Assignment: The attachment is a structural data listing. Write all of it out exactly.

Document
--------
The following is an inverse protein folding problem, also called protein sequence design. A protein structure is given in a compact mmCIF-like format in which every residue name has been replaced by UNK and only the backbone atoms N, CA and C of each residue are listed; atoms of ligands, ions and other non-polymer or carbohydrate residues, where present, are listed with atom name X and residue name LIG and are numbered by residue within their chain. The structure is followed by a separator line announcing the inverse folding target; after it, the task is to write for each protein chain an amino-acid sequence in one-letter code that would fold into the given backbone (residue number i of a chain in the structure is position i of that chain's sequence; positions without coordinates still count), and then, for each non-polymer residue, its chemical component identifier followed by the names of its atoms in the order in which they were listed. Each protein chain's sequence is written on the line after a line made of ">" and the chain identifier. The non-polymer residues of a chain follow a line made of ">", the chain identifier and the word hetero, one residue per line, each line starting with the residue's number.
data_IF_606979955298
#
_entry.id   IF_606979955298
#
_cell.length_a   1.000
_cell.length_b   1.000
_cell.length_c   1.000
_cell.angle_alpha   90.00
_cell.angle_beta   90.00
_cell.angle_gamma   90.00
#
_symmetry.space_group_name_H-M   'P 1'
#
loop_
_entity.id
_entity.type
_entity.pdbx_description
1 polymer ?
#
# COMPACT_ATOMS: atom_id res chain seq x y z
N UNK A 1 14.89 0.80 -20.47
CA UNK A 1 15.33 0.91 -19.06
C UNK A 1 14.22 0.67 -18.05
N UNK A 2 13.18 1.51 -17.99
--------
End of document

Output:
The following is an inverse protein folding problem, also called protein sequence design. A protein structure is given in a compact mmCIF-like format in which every residue name has been replaced by UNK and only the backbone atoms N, CA and C of each residue are listed; atoms of ligands, ions and other non-polymer or carbohydrate residues, where present, are listed with atom name X and residue name LIG and are numbered by residue within their chain. The structure is followed by a separator line announcing the inverse folding target; after it, the task is to write for each protein chain an amino-acid sequence in one-letter code that would fold into the given backbone (residue number i of a chain in the structure is position i of that chain's sequence; positions without coordinates still count), and then, for each non-polymer residue, its chemical component identifier followed by the names of its atoms in the order in which they were listed. Each protein chain's sequence is written on the line after a line made of ">" and the chain identifier. The non-polymer residues of a chain follow a line made of ">", the chain identifier and the word hetero, one residue per line, each line starting with the residue's number.
data_IF_606979955298
#
_entry.id   IF_606979955298
#
_cell.length_a   1.000
_cell.length_b   1.000
_cell.length_c   1.000
_cell.angle_alpha   90.00
_cell.angle_beta   90.00
_cell.angle_gamma   90.00
#
_symmetry.space_group_name_H-M   'P 1'
#
loop_
_entity.id
_entity.type
_entity.pdbx_description
1 polymer ?
#
# COMPACT_ATOMS: atom_id res chain seq x y z
N UNK A 1 14.89 0.80 -20.47
CA UNK A 1 15.33 0.91 -19.06
C UNK A 1 14.22 0.67 -18.05
N UNK A 2 13.18 1.51 -17.99